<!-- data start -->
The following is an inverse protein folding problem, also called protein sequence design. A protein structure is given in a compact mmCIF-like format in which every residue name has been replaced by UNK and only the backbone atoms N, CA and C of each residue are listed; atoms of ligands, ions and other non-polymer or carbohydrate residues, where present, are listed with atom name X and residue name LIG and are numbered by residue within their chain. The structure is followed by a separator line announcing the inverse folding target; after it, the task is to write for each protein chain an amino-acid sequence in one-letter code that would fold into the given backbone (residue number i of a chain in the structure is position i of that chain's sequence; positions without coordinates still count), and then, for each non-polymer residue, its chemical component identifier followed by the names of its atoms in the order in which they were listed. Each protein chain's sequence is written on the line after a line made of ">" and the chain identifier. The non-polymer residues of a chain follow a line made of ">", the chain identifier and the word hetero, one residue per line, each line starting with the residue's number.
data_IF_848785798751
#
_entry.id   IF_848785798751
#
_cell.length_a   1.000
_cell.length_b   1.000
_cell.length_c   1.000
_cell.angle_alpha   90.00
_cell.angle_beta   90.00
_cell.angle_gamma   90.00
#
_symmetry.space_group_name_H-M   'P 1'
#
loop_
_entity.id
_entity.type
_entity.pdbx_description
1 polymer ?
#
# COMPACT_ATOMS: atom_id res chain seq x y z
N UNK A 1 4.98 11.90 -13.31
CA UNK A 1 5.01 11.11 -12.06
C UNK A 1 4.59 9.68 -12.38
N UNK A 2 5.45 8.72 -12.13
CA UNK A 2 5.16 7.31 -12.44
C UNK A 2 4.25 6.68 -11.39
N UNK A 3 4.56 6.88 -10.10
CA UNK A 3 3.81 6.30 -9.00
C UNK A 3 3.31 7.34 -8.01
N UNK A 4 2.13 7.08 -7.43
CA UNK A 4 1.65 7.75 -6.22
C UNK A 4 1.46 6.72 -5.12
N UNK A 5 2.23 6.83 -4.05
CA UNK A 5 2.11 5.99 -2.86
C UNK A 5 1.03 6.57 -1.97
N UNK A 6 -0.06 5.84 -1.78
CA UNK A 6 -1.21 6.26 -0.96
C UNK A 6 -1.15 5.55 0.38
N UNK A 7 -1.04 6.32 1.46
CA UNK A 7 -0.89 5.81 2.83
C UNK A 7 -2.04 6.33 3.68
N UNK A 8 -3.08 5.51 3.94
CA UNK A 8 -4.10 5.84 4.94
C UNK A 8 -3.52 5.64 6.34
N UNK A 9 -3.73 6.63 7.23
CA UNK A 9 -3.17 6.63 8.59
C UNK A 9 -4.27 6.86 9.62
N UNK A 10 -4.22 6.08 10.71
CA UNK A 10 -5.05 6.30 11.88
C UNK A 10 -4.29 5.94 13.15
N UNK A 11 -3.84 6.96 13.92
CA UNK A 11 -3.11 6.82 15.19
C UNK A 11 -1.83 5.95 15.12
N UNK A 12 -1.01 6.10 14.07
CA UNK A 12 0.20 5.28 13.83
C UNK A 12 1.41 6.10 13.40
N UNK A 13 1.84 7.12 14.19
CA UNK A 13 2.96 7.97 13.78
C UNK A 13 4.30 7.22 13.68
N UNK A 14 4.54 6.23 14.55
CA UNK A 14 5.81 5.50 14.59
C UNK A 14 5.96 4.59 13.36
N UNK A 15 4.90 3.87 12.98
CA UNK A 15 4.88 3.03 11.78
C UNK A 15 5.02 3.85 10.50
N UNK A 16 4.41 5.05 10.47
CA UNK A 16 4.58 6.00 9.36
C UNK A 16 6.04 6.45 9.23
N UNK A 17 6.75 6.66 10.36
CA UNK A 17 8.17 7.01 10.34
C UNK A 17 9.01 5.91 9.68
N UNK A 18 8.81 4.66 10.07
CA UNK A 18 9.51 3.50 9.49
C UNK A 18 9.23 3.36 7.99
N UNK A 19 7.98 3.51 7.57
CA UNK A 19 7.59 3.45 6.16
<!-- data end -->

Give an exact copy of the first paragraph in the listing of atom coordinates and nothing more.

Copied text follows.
The following is an inverse protein folding problem, also called protein sequence design. A protein structure is given in a compact mmCIF-like format in which every residue name has been replaced by UNK and only the backbone atoms N, CA and C of each residue are listed; atoms of ligands, ions and other non-polymer or carbohydrate residues, where present, are listed with atom name X and residue name LIG and are numbered by residue within their chain. The structure is followed by a separator line announcing the inverse folding target; after it, the task is to write for each protein chain an amino-acid sequence in one-letter code that would fold into the given backbone (residue number i of a chain in the structure is position i of that chain's sequence; positions without coordinates still count), and then, for each non-polymer residue, its chemical component identifier followed by the names of its atoms in the order in which they were listed. Each protein chain's sequence is written on the line after a line made of ">" and the chain identifier. The non-polymer residues of a chain follow a line made of ">", the chain identifier and the word hetero, one residue per line, each line starting with the residue's number.